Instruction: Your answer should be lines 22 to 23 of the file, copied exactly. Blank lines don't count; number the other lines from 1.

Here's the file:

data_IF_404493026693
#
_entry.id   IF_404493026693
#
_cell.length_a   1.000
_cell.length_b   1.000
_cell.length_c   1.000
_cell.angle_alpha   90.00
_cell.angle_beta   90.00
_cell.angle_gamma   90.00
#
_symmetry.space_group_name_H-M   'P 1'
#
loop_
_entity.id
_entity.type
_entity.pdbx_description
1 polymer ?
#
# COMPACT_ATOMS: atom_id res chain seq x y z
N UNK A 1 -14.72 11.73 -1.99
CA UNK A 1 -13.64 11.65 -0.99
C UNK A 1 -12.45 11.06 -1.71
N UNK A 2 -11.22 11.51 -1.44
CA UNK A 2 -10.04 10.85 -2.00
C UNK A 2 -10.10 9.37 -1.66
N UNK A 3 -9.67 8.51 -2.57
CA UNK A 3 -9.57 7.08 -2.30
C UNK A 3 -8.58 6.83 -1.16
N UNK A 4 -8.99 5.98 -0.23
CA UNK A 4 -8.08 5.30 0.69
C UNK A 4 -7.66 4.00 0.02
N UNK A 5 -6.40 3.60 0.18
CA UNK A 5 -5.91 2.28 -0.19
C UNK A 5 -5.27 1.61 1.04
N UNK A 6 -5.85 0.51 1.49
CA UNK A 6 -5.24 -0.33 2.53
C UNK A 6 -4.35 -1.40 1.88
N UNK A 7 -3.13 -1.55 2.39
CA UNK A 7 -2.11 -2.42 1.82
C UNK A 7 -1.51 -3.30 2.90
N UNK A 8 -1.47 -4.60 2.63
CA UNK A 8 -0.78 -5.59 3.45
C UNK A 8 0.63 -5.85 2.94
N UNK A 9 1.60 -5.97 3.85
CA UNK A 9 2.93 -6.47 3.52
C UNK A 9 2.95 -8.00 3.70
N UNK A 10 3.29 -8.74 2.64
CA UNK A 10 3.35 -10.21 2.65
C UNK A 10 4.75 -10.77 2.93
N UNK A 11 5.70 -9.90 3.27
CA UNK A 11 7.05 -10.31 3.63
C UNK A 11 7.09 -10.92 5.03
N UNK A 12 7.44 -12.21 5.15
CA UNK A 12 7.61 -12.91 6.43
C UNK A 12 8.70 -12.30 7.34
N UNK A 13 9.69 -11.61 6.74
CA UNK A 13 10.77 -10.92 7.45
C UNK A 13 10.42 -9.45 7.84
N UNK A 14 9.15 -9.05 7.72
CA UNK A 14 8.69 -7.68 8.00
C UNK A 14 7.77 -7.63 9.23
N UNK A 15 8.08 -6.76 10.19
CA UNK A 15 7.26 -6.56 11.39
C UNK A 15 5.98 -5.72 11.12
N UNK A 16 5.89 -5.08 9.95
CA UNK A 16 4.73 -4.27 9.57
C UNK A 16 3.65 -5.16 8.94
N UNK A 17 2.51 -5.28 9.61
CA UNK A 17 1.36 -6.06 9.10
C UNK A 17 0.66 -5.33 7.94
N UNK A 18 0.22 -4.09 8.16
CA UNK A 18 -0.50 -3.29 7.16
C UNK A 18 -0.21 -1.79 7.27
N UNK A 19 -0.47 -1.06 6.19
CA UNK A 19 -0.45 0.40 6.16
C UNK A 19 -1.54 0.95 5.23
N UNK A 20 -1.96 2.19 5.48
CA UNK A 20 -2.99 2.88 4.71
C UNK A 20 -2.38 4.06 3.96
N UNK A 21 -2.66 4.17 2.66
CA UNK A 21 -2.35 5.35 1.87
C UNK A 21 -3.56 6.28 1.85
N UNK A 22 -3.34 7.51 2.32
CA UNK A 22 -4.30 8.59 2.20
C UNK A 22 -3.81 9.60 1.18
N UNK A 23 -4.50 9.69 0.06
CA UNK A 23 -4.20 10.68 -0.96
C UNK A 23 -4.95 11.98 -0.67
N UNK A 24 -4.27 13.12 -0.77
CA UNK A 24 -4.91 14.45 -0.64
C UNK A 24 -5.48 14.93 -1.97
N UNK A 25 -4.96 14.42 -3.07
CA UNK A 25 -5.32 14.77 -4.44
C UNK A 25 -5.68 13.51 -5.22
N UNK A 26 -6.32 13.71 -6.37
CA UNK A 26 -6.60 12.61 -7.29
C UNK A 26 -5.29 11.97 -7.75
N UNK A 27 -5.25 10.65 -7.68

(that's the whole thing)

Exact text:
CA UNK A 1 -13.64 11.65 -0.99
C UNK A 1 -12.45 11.06 -1.71